are often thinly- veiled field trials for product and market
 development, that while they are studying their courses, their
 courses are studying them. In Canada, for example, universities have
 been given royalty-free licenses to Virtual U software in return for
 providing data on its use to the vendors. Thus, all online activity
 including communications between students and professors and among
 students are monitored, automatically logged and archived by the
 system for use by the vendor. Students enrolled in courses using
 Virtual U software are in fact formally designated "experimental
 subjects."  Because federal monies were used to develop the software
 and underwrite the field trials, vendors were compelled to comply
 with ethical guidelines on the experimental use of human subjects.
 Thus, all students once enrolled are required to sign forms releasing
 ownership and control of their online activities to the vendors.
 The form states "as a student using Virtual U in a course, I give
 my permission to have the computer-generated usage data, conference
 transcript data, and virtual artifacts data collected by the Virtual
 U software. . . used for research, development, and demonstration
 purposes. "

      According to UCLA's Home Education Network president John
 Korbara, all of their distance learning courses are likewise
 monitored and archived for use by company officials. On the UCLA
 campus, according to Harlan Lebo of the Provost's office, student use
 of the course websites will be routinely audited and evaluated by the
 administration. Marvin Goldberg, designer of the UCLA WEB-CT software
 acknowledges that the system allows for "lurking" and automatic
 storage and retrieval of all online activities. How this capability
 will be used and by whom is not altogether clear, especially since
 websites are typically being constructed by people other than the
 instructors. What third parties (besides students and faculty in the
 course) will have access to the student's communications? Who will
 own student online contributions? What rights, if any, do students
 have to privacy and proprietary control of their work? Are they
 given prior notification as to the ultimate status of their online
 activities, so that they might be in a position to give, or withhold,
 their informed consent? If students are taking courses which are just
 experiments, and hence of unproven pedagogical value, should students
 be paying full tuition for them? And if students are being used as
 guinea pigs in product trials masquerading as courses, should they be
 paying for these courses or be paid to take them? More to the point,
 should students be content with a degraded, shadow cybereducation?
 In Canada student organizations have begun to confront these
 issues head on, and there are some signs of similar student concern
 emerging also in the U.S.  In his classic 1959 study of diploma mills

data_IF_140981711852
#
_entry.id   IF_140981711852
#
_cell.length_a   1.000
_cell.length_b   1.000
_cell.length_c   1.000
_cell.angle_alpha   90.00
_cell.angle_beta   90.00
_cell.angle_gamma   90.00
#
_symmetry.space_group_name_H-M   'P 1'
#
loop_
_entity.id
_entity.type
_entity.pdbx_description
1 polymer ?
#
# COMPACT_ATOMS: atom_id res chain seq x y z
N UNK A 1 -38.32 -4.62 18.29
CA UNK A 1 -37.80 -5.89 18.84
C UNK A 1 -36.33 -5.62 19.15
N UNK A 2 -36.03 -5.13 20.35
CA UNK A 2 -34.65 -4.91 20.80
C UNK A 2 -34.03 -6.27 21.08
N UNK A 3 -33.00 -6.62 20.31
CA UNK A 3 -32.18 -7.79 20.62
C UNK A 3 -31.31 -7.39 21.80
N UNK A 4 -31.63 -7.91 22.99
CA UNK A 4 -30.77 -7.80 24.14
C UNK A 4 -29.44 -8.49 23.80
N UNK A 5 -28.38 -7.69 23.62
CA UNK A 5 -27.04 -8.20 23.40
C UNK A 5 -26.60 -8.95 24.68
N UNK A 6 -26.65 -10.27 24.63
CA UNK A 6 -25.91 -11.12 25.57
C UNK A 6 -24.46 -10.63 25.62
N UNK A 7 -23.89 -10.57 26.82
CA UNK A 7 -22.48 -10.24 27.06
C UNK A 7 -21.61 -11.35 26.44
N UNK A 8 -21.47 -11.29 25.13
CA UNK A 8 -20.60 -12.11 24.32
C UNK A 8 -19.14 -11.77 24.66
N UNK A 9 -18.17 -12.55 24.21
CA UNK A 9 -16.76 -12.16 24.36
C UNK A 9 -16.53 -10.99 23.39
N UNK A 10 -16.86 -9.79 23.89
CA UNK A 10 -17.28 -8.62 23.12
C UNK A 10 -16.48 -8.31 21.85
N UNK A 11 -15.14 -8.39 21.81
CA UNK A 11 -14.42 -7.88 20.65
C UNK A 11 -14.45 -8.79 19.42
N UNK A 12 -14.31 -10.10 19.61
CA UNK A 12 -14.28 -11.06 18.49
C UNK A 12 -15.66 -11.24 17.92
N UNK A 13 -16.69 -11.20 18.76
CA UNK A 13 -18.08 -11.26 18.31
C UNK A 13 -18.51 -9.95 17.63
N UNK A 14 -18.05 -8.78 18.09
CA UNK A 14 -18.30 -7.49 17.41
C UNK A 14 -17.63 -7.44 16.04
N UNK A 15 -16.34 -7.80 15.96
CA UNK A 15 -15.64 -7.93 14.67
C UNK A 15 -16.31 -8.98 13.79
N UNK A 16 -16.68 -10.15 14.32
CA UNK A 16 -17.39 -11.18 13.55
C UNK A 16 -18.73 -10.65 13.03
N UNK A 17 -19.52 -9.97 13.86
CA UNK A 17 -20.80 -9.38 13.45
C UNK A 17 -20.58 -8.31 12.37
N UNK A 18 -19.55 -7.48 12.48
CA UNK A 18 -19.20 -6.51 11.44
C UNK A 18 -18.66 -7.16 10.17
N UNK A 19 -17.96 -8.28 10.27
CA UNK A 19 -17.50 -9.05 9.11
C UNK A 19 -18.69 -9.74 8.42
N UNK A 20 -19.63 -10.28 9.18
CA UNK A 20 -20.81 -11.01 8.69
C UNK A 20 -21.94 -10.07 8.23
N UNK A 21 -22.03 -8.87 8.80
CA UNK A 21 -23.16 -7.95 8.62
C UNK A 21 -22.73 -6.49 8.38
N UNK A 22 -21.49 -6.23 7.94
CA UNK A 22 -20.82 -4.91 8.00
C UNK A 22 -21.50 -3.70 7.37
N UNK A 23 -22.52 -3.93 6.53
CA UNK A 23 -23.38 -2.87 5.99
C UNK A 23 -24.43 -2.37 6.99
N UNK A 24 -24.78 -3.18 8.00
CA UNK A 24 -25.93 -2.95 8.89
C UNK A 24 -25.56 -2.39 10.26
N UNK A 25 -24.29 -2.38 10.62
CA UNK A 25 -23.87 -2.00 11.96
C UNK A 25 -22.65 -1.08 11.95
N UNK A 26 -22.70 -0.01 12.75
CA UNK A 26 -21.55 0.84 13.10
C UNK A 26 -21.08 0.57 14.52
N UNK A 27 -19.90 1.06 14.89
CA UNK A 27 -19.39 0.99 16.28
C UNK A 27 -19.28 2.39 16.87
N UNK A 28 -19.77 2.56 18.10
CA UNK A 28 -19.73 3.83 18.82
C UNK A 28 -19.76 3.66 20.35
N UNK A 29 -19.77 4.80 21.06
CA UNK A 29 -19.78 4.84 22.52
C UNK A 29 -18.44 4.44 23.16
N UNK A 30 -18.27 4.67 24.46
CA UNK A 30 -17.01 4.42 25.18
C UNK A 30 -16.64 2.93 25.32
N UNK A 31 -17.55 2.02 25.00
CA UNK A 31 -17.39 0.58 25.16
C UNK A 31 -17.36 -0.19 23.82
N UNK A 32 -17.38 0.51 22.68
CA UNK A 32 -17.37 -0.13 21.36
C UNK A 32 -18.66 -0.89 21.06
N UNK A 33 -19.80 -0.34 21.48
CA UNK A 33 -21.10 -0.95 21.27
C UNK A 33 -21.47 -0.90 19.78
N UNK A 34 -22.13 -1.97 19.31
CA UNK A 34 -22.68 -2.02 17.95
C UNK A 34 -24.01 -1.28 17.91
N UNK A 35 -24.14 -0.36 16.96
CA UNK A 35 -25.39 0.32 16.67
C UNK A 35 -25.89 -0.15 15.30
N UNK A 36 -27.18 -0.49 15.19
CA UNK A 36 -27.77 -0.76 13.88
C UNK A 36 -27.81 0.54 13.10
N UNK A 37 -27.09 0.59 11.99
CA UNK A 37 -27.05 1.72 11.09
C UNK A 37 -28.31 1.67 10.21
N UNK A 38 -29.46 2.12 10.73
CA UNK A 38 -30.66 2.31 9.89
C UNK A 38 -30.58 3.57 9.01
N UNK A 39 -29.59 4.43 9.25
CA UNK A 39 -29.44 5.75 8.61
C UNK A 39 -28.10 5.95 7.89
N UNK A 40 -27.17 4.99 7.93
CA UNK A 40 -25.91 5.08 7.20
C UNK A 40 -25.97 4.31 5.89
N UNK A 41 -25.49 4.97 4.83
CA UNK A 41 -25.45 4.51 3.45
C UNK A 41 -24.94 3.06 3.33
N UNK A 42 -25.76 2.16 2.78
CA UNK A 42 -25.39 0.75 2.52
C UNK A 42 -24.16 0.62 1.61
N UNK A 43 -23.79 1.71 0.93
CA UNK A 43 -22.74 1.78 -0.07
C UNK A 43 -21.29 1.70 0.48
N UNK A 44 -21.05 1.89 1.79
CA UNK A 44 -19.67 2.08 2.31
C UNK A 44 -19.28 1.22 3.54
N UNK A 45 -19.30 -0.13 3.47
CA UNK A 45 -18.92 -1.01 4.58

for the American Council on Education, Robert Reid described the
 typical diploma mill as having the following characteristics: "no
 classrooms," "faculties are often untrained or nonexistent," and
 "the officers are unethical self-seekers whose qualifications are no
 better than their offerings." It is an apt description of the digital
 diploma mills now in the making. Quality higher education will not
 disappear entirely, but it will soon become the exclusive preserve
 of the privileged, available only to children of the rich and the
 powerful. For the rest of us a dismal new era of higher education has
 dawned. In ten years, we will look upon the wired remains of our once
 great democratic higher education system and wonder how we let it
 happen. That is, unless we decide now not to let it happen.

 (Historian David Noble , co-founder of the National Coalition for
 Universities in the Public Interest, teaches at York University. His
 latest book is The Religion of Technology . He is currently writing a
 book on this subject entitled Digital Diploma Mills).

 Notes

 * Tuition began to outpace inflation in the early 1980's, at
 precisely the moment when changes in the patent system enabled the
 universities to become major vendors of patent licenses. According
 to data compiled by the National Center for Educational Statistics,
 between 1976 and 1994 expenditures on research increased 21.7%
 at public research universities while expenditure on instruction
 decreased 9.5%. Faculty salaries, which had peaked in 1972, fell
 precipitously during the next decade and have since recovered only
 half the loss.

 ** Recent surveys of the instructional use of information technology
 in higher education clearly indicate that there have been no
 significant gains in either productivity improvement or pedagogical
 enhancement. Kenneth C. Green , Director of the Campus Computing
 Project, which conducts annual surveys of information technology use
 in higher education, noted that "the campus experience over the past
 decade reveals that the dollars can be daunting, the return on
 investment highly uncertain." "We have yet to hear of an instance
 where the total costs (including all realistically amortized capital
 investments and development expenses, plus reasonable estimates
 for faculty and support staff time) associated with teaching some
 unit to some group of students actually decline while maintaining
 the quality of learning," Green wrote. On the matter of pedagogical
 effectiveness, Green noted that "the research literature offers, at
 best, a mixed review of often inconclusive results, at least when
 searching for traditional measures of statistical significance in
 learning outcomes."

[end]